The English translation here reflects genuine language usage, and is not a machine output nor a literal/ non-conversational conversion.

LA LLORONA – Natalia Lafourcade

No sé que tienen las flores, llorona,
las flores de un campo santo
No sé que tienen las flores, llorona,
las flores de un campo santo

Que cuando las mueve el viento, llorona,
parece que están llorando.
Que cuando las mueve el viento, llorona,
parece que están llorando.

Ay de mí, llorona. Llorona, tú eres mi chunca. (palabra zapoteca)
Ay de mí, llorona. Llorona, tú eres mi chunca.

Me quitarán de quererte, llorona
pero de olvidarte nunca
Me quitarán de quererte llorona
Pero de olvidarte nunca

A un Santo Cristo de fierro, llorona,
mis penas le conté yo.
A un Santo Cristo de fierro llorona,
Mis penas le conté yo
Cuáles no serían mis penas llorona
Que el Santo Cristo lloró
Y cuáles no serían mis penas llorona
Que el Santo Cristo lloró

¡Ay de mi, llorona, llorona! Llorona de un campo lirio.
¡Ay de mi, llorona, llorona! Llorona de un campo lirio.
El que no sabe de amores, llorona,
no sabe lo que es martirio.
El que no sabe de amores, llorona,
no sabe lo que es martirio.

Todos me dicen el negro, llorona,
negro pero cariñoso.
Todos me dicen el negro, llorona,
negro pero cariñoso.
Yo soy como el chile verde llorona
Picante pero sabroso
Yo soy como el chile verde llorona,
Picante pero sabroso

¡Ay de mi, llorona! LLorona.
Llorona, llévame al río.
¡Ay de mi, llorona! LLorona.
Llorona, llévame al río.
Tápame con tu rebozo, llorona,
porque me muero de frío.
Tápame con tu rebozo, llorona,
porque me muero de frío.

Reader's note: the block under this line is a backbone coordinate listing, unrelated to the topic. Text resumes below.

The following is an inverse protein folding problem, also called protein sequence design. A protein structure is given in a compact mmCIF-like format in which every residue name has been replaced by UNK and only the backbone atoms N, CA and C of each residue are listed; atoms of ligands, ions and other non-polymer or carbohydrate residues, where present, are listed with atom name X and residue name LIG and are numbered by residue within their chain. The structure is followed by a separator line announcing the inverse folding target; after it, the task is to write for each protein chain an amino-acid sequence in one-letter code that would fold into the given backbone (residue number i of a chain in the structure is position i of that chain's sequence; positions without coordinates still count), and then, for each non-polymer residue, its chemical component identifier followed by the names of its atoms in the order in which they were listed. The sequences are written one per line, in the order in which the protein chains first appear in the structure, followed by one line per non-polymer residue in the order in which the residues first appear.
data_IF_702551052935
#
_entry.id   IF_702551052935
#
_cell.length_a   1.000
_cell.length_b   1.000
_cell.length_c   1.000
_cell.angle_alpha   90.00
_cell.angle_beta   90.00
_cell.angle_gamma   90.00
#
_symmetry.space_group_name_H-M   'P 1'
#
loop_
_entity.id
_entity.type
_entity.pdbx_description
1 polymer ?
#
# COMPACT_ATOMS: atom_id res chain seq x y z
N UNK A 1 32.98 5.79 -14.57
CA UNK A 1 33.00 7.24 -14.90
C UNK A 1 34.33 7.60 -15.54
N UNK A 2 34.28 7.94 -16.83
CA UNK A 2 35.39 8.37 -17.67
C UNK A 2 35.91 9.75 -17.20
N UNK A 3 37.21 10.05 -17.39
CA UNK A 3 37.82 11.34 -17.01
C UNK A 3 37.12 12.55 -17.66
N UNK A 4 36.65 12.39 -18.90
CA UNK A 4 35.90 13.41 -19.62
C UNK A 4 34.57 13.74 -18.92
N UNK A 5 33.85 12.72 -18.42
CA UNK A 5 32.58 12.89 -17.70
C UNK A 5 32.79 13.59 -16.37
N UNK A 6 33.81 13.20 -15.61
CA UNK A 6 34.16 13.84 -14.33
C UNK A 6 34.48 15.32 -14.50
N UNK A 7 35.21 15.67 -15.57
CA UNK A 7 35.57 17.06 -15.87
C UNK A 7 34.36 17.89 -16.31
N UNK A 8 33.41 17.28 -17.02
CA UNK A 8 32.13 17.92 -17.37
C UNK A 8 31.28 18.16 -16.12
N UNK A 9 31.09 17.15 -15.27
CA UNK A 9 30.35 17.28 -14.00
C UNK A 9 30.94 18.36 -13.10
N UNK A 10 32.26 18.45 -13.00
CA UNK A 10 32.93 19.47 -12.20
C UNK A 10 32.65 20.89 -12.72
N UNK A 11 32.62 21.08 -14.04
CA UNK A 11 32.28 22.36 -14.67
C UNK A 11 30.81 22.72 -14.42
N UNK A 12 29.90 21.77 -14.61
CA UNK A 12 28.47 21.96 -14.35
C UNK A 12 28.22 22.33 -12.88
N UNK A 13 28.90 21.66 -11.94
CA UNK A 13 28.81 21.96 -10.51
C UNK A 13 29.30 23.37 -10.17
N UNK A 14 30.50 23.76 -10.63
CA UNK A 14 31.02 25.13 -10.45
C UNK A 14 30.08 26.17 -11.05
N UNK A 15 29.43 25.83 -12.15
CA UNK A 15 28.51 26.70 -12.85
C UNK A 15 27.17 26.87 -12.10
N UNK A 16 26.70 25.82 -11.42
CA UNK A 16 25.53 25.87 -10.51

Si porque te quiero quieres, llorona, quieres que te quiera más.
Si porque te quiero quieres, llorona, quieres que te quiera más.
Si ya te he dado la vida, llorona ¿qué más quieres? ¿Quieres más?
Si ya te he dado la vida, llorona ¿qué más quieres? ¿Quieres más?

¡Ay de mi, ay de mi, ay de mi, llorona!
¡Ay de mi, ay de mi, ay de mi, llorona!

~~~ in English  ~~~

I do not know what the flowers have, weeping woman,
the flowers of a holy field.
I do not know what the flowers have, weeping woman,
the flowers of a holy field
When the wind moves them, weeping woman,
it seems like they are crying.
When the wind moves them, weeping woman,
it seems like they are crying.

Woe is me, weeping woman. You are my dear one. (Zapotec Native word)
Woe is me, weeping woman. You are my dear one.
They will stop me from loving you, weeping woman,
but cannot make me forget you.
They will stop me from loving you, weeping woman,
but cannot make me forget you.

To a crucifix of iron, weeping woman
I told my sorrows.
To a crucifix of iron, weeping woman
I told my sorrows.
You can’t imagine my sorrows, weeping woman,
even Jesus cried.
You can’t imagine my sorrows, weeping woman,
even Jesus cried.

Woe is me, weeping woman! Llorona, Lorona in a lily field.
Woe is me, weeping woman! Llorona, Lorona in a lily field.
The one who does not know love, weeping woman,
does not know martyrdom.
The one who does not know love, weeping woman,
does not know martyrdom.

Everyone calls me the upset one, weeping woman,
bothered but affectionate.
Everyone calls me the upset one, weeping woman,
bothered but affectionate.
I am (more) like a green chili pepper, weeping woman,
hot (spicy) but salacious.
I am (more) like a green chili pepper, weeping woman,
hot (spicy) but salacious.

Woe is me, weeping woman!
LLorona. LLorona carry me to the river.
Woe is me, weeping woman!
LLorona. LLorona carry me to the river.
Cover me with your shawl, weeping woman,
because I am so very cold.
Cover me with your shawl, weeping woman,
because I am so very cold.

Yes, because I love you, weeping woman, you want me to love you more.
Yes, because I love you, weeping woman, you want me to love you more.
Since I have given you life, weeping woman, what more do you want? Do you want more?
Since I have given you life, weeping woman, what more do you want? Do you want more?

Woe is me, weeping woman!

Learn more at her website – click here.

Copyright © 1960-2018 Lawrence J. J. Leonard All rights reserved.

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Author: SpindoctorUSA